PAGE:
St. Peter Chrysologus (380AD-450AD) On the Beheading of St. John the Baptist, Prophet and Forerunner

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St. Peter Chrysologus (380AD-450AD) On the Beheading of St. John the Baptist, Prophet and Forerunner

September 11, 2015

Today while the virtue of John and the ferocity of Herod are related to us, our innards were shaken, our hearts trembled, our sight grew dim, our mind became dull, our hearing deserted us. For is there anything within human sensation that remains undisturbed within when a large amount of vice destroys a large amount of virtue?

“Herod,” it says, “apprehended John, and had him bound, and put in prison.” (Mt. 14:3) John was the school of the virtues, the instructor of life, the model of sanctity, the pattern of morality, the mirror of virginity, the epitome of purity, the example of chastity, the way of penitence, the pardon of sins, the discipline of faith. John was greater than a human being, equal to the angels, the apex of the Law, the seed of the Gospel, the harbinger of the Apostles, the silence of the Prophets, the lamp of the world, the herald of the Judge, the Forerunner of Christ, the preparer for the Lord, the witness of God, the mediator of the Whole Trinity.

But Herod is the very one who desecrated the Temple, ruined the priesthood, disturbed its proper order, profaned the kingdom, corrupted anything that had to do with religion, the Law, life and morals, faith and discipline. Herod was ever an assassin toward his fellow citizens, a brigand toward people of any distinction, a ravager toward his allies, a robber toward those of his own household, a kill of the common folk, a murderer of his children, a slayer of foreigners, a parricide towards his own, drenching the land with gore in his bloodthirstiness. And so it is that he gulped down the hallowed blood of John from his enormous cup of cruelty. But now let the reading speak for itself.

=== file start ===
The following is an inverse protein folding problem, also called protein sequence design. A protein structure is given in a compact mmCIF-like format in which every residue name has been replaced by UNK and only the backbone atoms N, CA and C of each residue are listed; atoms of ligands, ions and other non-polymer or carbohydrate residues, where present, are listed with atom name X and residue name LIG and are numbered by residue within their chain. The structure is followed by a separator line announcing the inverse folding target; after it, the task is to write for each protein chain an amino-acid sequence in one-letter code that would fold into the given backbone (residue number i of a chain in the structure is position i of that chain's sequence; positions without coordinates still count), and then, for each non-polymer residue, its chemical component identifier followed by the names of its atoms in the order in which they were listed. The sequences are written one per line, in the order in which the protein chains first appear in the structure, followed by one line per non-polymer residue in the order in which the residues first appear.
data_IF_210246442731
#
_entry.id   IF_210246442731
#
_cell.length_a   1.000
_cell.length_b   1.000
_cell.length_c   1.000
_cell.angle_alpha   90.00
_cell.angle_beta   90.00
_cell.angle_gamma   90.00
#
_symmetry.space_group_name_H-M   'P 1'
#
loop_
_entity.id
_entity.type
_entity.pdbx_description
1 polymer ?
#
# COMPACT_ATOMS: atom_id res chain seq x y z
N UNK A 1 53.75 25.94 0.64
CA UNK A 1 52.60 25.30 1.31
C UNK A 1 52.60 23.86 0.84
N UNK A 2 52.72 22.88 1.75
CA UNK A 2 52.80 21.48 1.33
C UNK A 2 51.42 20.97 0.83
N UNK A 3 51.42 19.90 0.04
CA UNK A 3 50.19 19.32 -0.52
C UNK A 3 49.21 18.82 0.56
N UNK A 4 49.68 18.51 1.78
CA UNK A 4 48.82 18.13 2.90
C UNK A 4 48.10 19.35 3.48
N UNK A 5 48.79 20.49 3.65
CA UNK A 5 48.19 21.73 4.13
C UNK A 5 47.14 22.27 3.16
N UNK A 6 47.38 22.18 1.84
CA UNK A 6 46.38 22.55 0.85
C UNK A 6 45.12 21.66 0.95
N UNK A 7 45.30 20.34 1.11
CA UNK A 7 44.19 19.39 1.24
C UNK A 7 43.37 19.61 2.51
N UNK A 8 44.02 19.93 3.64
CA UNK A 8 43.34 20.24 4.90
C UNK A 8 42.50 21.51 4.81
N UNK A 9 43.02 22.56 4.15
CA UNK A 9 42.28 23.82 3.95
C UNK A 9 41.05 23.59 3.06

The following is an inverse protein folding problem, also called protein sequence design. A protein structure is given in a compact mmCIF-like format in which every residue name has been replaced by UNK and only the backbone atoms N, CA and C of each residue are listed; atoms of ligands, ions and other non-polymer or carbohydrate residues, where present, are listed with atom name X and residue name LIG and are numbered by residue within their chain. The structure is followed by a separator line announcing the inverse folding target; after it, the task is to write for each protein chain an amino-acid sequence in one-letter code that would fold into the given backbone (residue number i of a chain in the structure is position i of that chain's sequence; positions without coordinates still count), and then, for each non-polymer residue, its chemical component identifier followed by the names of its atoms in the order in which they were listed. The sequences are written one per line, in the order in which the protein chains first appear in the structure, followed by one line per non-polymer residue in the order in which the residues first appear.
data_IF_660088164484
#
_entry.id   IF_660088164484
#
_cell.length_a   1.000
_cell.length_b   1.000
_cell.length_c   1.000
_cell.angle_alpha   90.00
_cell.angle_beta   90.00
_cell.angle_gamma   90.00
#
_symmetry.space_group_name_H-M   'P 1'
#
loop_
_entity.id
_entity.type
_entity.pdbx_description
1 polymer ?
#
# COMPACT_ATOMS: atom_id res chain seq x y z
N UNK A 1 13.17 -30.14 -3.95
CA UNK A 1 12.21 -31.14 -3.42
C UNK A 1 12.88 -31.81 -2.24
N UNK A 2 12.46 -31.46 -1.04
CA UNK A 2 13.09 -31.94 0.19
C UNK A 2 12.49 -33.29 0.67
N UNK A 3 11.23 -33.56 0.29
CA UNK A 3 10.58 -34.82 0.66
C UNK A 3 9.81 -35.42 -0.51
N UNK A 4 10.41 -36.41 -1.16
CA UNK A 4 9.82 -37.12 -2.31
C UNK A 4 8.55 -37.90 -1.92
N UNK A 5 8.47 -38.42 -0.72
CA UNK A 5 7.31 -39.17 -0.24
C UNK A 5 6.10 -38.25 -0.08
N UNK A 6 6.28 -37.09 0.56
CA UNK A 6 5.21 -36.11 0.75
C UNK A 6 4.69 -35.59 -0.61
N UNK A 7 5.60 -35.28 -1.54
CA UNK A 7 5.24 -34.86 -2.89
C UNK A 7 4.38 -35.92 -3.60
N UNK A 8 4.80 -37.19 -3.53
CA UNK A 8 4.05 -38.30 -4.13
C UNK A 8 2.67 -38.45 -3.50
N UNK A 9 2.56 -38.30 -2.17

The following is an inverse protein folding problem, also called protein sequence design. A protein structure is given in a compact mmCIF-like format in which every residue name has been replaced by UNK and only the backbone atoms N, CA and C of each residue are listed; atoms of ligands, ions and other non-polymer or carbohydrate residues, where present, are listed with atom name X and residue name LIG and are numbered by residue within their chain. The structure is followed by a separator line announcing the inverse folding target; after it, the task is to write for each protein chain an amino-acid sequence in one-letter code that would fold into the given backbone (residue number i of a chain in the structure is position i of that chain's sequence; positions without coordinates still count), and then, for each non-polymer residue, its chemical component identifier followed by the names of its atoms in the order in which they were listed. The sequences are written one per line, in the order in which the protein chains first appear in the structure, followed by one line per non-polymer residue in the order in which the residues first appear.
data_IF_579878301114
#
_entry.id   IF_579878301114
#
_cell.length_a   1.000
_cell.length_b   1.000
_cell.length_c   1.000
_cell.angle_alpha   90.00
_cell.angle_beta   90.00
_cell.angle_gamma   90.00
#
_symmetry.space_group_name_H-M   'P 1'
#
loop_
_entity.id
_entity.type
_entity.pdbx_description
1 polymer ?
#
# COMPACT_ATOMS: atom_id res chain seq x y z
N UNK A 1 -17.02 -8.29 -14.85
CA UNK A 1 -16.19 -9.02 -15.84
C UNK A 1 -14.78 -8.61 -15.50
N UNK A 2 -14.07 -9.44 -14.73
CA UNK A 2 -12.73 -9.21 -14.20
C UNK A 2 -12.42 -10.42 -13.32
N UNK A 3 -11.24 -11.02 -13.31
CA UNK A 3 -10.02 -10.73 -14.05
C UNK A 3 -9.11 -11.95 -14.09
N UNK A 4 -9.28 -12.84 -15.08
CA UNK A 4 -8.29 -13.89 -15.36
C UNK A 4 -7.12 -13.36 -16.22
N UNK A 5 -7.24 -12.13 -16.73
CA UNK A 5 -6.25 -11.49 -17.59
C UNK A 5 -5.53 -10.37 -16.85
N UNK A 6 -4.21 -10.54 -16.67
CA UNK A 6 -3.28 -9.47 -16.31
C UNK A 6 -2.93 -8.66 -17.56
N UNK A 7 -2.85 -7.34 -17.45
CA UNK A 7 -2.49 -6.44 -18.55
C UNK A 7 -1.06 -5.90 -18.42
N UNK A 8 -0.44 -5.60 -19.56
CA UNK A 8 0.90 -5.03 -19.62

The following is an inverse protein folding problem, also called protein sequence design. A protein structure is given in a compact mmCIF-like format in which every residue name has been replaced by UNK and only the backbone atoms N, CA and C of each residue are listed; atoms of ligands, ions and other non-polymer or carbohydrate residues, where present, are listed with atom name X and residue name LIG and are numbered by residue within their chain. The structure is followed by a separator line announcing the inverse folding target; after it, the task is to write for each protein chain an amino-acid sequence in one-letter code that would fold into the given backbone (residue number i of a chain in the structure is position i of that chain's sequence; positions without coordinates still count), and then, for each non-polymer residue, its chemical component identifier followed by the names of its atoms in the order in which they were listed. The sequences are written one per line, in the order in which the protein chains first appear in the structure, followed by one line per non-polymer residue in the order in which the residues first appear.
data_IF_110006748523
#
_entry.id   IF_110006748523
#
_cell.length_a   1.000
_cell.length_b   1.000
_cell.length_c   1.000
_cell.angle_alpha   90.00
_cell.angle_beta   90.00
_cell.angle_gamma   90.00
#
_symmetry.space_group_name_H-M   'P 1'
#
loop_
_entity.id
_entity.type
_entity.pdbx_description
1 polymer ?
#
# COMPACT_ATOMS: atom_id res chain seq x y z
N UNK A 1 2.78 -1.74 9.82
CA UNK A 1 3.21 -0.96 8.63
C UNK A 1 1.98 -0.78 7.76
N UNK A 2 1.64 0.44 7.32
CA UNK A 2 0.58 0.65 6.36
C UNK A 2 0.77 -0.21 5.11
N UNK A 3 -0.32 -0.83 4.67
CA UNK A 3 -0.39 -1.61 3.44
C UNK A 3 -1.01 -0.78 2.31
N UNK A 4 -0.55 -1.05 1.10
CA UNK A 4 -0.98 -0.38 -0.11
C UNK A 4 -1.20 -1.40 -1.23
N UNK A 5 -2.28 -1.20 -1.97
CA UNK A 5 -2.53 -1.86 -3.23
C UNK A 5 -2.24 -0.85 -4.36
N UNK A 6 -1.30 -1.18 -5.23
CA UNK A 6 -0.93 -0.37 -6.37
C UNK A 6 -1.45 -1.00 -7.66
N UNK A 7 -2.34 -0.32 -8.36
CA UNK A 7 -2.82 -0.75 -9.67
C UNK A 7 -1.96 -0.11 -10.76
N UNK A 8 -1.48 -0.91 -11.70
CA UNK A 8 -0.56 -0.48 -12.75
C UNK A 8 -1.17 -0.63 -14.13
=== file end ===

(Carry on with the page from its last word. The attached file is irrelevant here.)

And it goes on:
“Herod,” it says, “apprehended John and had him bound.” He who had released sins’ shackles is bound with the shackles of a sinner, so that pardon once shackled might not leave any room for pardon. “He had him bound and put in prison.”  Herod, you are the one who committed adultery, yet John the Baptist goes to prison? Thus one who is guilty sits in the judge’s place and passes judgment, the persecutor of innocence takes the place of a defender. I ask, where is truth to be found? Where is good reputation? Where is decency? Where is the good name of the public magistrate? In fact, where is God? Where is the human being? Where is decorum? Where is the law? Where are purely natural rights? Everything all at once has been thrown into turmoil, O Herod, because of the way you act, pass judgment, and give orders.

“He apprehended John,” it says, “and he had him bound, and put in prison.” Herod, you are being subpoenaed, his shackles place the blame on you, the prison accuses you, the harm done to John publicly points to you. The one who looks for the reason for John’s arrest finds in you what deserves punishment, and the cause for his distress about John.  John, who is recognized throughout the world for his reputation, who is known for his virtue, who is widely renowned for his sanctity, by attracting to himself those who inquire into the harm done to him, sees to it that your incest becomes disclosed to all; he brings it about that you are put to shame in public, since a reproof in private was unable to reform you.

John kept after Herod with warnings, not with an accusation; he wanted him to mend his ways, not to perish; but Herod preferred to perish rather than to reform. To those held captive by crimes the freedom of innocence become most odious. Virtue is antagonistic to the vicious, sanctity is detestable to the sacrilegious, chastity is inimical to the shameless, integrity is a punishment to the corrupt, temperance is a foe to the wanton; mercy is unbearable to the cruel, godliness to the ungodly, justice to the unjust.